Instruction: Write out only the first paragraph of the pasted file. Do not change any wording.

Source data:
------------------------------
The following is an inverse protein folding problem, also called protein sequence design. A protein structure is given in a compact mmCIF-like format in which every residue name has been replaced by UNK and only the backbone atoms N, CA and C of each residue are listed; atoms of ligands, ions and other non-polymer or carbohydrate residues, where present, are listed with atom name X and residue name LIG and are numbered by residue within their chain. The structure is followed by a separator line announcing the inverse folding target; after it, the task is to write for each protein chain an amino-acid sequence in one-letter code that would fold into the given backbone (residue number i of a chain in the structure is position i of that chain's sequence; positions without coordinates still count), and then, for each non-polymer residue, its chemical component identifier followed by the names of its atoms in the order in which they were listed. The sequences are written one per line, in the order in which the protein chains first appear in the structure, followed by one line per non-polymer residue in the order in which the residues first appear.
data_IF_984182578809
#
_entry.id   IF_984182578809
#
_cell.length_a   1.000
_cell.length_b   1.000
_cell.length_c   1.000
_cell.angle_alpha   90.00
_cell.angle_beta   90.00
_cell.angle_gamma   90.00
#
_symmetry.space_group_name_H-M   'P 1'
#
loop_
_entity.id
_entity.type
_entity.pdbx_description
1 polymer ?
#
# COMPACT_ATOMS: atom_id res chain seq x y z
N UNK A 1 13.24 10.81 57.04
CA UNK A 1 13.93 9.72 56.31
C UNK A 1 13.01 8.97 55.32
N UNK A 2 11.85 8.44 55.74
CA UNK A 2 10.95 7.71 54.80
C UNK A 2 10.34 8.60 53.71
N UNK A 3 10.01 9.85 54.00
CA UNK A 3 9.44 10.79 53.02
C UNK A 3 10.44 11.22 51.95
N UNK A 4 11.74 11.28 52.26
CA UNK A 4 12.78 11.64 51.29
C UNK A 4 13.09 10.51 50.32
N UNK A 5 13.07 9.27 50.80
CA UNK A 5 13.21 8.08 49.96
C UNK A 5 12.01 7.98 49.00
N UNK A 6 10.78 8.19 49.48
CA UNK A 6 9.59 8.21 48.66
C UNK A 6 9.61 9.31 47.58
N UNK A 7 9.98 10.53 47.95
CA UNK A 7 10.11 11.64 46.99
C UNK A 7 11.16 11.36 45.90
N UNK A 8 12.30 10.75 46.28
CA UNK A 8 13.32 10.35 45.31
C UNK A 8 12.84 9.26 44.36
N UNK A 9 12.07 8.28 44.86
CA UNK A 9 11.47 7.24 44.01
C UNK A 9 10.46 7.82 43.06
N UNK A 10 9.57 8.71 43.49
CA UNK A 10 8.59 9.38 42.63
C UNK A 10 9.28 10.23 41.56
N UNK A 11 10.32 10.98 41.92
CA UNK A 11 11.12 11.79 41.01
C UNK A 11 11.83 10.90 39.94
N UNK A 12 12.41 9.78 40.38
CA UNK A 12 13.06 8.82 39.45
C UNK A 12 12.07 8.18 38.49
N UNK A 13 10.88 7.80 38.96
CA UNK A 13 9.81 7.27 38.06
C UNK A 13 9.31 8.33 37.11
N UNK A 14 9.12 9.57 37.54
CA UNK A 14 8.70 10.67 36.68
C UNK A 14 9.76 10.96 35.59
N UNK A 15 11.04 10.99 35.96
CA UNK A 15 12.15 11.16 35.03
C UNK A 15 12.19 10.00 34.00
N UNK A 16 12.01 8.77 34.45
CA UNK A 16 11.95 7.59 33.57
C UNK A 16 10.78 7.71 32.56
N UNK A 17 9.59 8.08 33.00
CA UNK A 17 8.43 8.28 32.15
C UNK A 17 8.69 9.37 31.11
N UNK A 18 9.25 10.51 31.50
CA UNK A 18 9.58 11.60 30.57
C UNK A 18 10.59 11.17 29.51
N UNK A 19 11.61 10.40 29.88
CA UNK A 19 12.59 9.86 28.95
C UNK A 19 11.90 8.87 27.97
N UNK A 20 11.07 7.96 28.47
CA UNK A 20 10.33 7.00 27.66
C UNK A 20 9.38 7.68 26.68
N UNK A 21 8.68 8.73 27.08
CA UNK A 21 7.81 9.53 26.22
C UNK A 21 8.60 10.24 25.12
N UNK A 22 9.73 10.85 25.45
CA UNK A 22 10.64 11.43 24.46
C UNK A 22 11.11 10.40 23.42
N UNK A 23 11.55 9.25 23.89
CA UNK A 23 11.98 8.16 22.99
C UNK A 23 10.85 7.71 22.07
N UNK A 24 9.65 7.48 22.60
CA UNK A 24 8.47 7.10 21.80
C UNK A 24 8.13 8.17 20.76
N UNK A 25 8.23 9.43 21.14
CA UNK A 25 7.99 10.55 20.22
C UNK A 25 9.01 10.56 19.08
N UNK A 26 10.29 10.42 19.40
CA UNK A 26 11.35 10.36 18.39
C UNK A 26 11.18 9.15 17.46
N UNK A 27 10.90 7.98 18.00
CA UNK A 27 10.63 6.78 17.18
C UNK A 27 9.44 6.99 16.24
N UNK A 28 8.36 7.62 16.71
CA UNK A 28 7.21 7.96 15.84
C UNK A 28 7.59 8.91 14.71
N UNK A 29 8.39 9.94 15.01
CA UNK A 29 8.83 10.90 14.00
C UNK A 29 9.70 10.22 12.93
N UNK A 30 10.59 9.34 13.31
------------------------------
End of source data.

The following is an inverse protein folding problem, also called protein sequence design. A protein structure is given in a compact mmCIF-like format in which every residue name has been replaced by UNK and only the backbone atoms N, CA and C of each residue are listed; atoms of ligands, ions and other non-polymer or carbohydrate residues, where present, are listed with atom name X and residue name LIG and are numbered by residue within their chain. The structure is followed by a separator line announcing the inverse folding target; after it, the task is to write for each protein chain an amino-acid sequence in one-letter code that would fold into the given backbone (residue number i of a chain in the structure is position i of that chain's sequence; positions without coordinates still count), and then, for each non-polymer residue, its chemical component identifier followed by the names of its atoms in the order in which they were listed. The sequences are written one per line, in the order in which the protein chains first appear in the structure, followed by one line per non-polymer residue in the order in which the residues first appear.